Climate Summit Urges The Common Folk Not to Eat Meat As Participants Dine on Gourmet Burgers 

Lyubov Levitskaya /
Lyubov Levitskaya /

The COP28 climate conference has become the grand stage for climate change enthusiasts to spotlight the environmental havoc wreaked by the agricultural sector. Taking center stage is a first-of-its-kind “agricultural roadmap” focused on reducing meat dependency while steering carnivores toward the enigmatic realm of “meat alternatives.” It’s a familiar tune – the UN has advocated for a departure from animal-based diets for years, citing their “significant environmental impact.” According to their gospel, choosing plant-based foods over meat could reduce an individual’s annual carbon footprint by 2.1 tons. 

A study from March 2021 published in the Nature Food Journal alleges that the global food system, which includes land-use alterations, waste management, packaging, and agricultural practices, accounts for approximately 34% of the total worldwide emissions. The UN Food and Agricultural Organization also claims that livestock accounts for about 14.5% of the planet’s greenhouse gas emissions. 

The UN FAO road map was created to shape policy decisions aimed at reducing the environmental footprint of the worldwide agriculture sector. Unlike past COP summits that primarily emphasized emissions from the power, transportation, and manufacturing sectors, the roadmap focuses on the environmental hazards of global agricultural practices. 

Jeremy Coller, the mastermind behind the Farm Animal Investment Risk and Return Initiative, points an accusatory finger at meat and dairy corporations, highlighting their failure to curb emissions. He insists on a dire need for an intensified policy focusing on the d food and agriculture sectors, drawing parallels between food system emissions, energy, and transport. According to Coller, agriculture accounts for more than 40% of global methane emissions. 

Coller expresses the hope among investors that the first-ever “food and agriculture road map” will serve as a catalyst for transitioning towards the 1.5-degree emissions goal while fostering a “more sustainable” food system.  

Kaveh Zahedi, the director of the FAO Office of Climate Change, said that solutions to address climate change already exist. These solutions, ranging from agroforestry to sustainable livestock practices, offer multiple benefits by contributing to climate change mitigation and supporting the sustainable use of biodiversity while enhancing food security.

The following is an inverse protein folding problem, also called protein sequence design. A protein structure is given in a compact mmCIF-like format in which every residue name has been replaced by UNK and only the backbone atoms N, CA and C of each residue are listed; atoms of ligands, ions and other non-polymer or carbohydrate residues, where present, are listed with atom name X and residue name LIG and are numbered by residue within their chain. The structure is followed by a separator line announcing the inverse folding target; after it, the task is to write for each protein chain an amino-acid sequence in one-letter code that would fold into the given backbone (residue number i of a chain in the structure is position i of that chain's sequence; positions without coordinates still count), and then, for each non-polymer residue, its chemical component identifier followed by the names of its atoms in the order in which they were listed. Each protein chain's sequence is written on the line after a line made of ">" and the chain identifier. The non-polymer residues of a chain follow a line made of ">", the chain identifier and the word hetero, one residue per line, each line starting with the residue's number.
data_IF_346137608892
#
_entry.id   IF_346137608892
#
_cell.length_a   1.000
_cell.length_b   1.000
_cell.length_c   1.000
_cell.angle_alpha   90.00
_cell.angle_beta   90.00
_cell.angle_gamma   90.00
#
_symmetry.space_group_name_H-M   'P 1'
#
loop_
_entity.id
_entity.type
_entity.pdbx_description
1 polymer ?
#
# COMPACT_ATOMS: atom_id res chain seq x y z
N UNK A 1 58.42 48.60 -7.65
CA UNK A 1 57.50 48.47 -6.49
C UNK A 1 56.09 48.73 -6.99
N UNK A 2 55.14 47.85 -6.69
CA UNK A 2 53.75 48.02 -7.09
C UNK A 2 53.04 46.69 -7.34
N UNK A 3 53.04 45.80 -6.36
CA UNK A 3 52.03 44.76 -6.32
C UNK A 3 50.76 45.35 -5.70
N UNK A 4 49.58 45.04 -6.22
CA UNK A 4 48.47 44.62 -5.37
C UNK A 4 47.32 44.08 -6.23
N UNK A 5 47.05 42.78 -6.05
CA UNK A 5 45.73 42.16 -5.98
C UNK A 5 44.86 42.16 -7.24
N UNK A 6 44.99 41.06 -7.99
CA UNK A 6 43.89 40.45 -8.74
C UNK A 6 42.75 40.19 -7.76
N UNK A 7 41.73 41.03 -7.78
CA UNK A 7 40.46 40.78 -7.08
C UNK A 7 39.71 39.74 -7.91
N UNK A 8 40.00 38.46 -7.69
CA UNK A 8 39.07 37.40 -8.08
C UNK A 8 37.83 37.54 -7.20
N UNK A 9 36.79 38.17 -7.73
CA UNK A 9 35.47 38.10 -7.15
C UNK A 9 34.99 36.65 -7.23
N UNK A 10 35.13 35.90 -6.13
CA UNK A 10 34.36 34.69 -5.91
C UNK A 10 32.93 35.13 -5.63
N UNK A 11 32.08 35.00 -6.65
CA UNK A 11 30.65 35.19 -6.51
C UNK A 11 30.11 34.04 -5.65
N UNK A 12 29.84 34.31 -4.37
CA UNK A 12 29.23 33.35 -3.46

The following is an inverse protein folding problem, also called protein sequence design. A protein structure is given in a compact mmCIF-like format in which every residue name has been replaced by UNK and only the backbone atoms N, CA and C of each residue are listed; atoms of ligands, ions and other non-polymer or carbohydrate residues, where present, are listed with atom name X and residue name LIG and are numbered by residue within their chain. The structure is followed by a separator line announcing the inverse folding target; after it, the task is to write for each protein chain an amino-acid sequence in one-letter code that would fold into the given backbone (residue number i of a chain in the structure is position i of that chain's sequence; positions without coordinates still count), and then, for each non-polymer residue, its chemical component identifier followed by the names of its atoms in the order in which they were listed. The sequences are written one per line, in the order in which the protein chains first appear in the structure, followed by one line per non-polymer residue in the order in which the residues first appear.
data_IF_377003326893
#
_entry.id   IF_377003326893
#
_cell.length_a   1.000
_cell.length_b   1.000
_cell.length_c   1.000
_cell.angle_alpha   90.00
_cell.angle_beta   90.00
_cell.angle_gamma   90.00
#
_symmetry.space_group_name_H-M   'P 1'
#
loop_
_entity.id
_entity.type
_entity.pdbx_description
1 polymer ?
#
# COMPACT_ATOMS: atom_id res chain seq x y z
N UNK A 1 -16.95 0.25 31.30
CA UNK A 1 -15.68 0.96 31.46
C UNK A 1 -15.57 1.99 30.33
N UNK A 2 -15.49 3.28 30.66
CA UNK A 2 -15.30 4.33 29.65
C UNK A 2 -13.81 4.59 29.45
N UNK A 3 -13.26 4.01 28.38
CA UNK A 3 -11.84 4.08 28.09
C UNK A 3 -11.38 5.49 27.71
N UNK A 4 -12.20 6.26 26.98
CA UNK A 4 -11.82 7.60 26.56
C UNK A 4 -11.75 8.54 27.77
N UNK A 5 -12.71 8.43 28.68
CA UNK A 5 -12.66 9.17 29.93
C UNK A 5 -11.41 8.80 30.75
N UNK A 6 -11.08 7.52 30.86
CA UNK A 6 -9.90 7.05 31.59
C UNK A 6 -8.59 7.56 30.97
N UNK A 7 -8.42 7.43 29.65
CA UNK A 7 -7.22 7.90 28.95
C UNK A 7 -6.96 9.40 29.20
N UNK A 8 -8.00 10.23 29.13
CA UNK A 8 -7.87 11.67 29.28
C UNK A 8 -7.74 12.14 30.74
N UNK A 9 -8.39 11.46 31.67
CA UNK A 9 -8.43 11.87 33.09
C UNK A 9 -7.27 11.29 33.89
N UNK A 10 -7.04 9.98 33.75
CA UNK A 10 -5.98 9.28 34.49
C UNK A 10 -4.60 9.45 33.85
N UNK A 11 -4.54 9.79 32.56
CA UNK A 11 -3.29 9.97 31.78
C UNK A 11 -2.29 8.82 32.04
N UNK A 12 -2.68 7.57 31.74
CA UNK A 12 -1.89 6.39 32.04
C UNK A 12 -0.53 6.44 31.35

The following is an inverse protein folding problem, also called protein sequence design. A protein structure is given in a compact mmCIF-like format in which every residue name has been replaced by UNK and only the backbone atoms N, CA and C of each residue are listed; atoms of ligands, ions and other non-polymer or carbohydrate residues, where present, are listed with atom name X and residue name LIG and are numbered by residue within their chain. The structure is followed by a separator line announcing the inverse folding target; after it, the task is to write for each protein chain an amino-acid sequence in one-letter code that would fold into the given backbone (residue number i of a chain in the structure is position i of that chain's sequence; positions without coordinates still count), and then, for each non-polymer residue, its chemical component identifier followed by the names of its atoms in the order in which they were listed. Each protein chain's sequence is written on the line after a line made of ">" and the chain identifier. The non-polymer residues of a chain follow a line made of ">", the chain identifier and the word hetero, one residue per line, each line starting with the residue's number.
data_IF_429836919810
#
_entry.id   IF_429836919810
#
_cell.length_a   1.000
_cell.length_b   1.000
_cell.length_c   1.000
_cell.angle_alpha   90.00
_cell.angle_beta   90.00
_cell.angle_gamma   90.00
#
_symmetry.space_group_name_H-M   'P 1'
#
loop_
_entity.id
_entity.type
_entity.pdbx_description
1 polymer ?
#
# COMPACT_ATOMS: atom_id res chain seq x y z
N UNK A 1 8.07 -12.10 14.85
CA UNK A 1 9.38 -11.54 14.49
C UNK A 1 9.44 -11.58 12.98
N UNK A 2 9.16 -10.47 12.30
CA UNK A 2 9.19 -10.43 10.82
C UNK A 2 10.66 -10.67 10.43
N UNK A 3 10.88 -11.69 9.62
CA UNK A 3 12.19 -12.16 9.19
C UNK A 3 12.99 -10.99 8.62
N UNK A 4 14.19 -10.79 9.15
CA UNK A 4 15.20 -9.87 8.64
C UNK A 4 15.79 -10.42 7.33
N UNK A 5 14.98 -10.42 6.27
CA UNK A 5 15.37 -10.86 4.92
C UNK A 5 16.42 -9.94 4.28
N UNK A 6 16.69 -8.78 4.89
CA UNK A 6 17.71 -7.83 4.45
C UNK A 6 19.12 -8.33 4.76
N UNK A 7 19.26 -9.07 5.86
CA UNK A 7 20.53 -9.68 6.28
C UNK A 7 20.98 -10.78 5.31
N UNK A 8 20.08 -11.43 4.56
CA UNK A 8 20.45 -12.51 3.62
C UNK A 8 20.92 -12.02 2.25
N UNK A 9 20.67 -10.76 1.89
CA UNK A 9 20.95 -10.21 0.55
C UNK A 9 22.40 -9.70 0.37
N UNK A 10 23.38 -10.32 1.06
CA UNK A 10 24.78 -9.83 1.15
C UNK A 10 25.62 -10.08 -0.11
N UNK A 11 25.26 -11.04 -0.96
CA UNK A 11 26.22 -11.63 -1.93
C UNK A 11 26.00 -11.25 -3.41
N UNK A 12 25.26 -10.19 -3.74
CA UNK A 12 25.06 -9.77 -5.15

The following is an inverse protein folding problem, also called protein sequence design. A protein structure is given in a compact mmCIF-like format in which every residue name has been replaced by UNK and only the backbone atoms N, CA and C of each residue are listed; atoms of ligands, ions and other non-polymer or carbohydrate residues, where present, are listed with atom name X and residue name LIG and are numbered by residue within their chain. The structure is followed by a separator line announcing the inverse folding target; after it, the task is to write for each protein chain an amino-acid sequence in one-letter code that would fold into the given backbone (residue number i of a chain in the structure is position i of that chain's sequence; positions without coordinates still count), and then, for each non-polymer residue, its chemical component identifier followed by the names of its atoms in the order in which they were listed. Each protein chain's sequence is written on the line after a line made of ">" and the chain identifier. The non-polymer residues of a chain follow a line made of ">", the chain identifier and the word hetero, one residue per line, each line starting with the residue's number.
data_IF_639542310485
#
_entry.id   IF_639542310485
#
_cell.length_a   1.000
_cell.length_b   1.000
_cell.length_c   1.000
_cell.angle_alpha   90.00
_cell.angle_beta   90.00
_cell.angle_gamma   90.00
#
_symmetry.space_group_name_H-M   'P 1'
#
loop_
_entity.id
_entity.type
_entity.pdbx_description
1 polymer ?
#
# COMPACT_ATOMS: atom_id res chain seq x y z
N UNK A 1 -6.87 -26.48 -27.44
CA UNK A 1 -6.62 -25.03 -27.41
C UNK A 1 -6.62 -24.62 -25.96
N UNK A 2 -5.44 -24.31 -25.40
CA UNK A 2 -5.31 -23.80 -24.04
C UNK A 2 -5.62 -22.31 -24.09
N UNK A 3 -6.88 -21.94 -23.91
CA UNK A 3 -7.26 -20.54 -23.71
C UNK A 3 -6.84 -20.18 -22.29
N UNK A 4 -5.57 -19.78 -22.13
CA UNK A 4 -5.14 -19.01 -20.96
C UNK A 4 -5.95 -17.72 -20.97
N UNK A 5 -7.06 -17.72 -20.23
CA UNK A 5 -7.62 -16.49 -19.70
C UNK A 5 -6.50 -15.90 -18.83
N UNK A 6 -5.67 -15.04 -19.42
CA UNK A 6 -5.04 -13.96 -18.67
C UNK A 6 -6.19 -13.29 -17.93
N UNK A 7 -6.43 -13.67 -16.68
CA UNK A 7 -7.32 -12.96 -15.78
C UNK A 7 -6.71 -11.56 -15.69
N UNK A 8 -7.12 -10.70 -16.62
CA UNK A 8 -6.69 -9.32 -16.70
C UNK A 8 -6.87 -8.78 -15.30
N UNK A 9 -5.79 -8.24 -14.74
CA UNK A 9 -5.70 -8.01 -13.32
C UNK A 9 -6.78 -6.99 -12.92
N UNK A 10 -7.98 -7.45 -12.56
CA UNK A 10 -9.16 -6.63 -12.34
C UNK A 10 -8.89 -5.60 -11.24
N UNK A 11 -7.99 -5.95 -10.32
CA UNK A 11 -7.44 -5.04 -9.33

Beyond advocating for decreased meat consumption in Western nations, the FAO roadmap addressed farmers’ ability to cope with “erratic weather” and offers strategies for mitigating emissions from food waste and fertilizer use.  

America is one of the largest countries for meat consumption, eating an estimated 124 kilograms per person annually. In May, John Kerry took an opportunity to lecture Americans for not getting on board with his agricultural climate change mitigation strategy. As the global population recently surpassed eight billion, Kerry warned that emissions from the food system alone are projected to contribute another half a degree of warming by mid-century.  

But, based on federal data, the dire picture painted by Kerry is at odds with reality. Agriculture in the United States only contributes around 10% to the country’s total greenhouse gas emissions. America has proactively implemented numerous solutions to address the sector’s impact on climate change. As a result, the nation’s agricultural sector now constitutes only 1.4% of global agricultural emissions. 

In response to Kerry’s attack, House Agriculture Committee Chairman Glenn Thompson (R-PA) lauded American farmers and ranchers as “climate heroes” and expressed concern over potential regulations that could impact U.S. producers. He cautioned that such measures would not effectively address global climate change.  

Thompson further warned the Biden administration against the risk of outsourcing production to foreign countries with less stringent emissions standards and unfriendly regimes. Citing data from the American Farm Bureau Federation, Thompson pointed out that U.S. farmers achieve over three times the production compared to their inputs and highlighted significant emissions reductions within America’s pork and beef production strategies.  

In a twist of irony, as the FAO report recommends a shift towards plant-based diets with the full support of the UN, approximately one-third of the food vendors at COP28 continue to offer meat options. Carnivorous participants can choose between participants a meaty food menu, including “succulent meat slabs,” Philly cheesesteaks, “juicy beef burgers,” and barbecue. 

Somehow, the summit organizers are framing this menu as a triumph, asserting that it aligns with their dedication to delivering “environmentally sustainable, socially responsible, delicious, and nutritious food and beverage” options.  

There may be a push to reduce commoners’ meat consumption, but at least the elites can still savor their steak.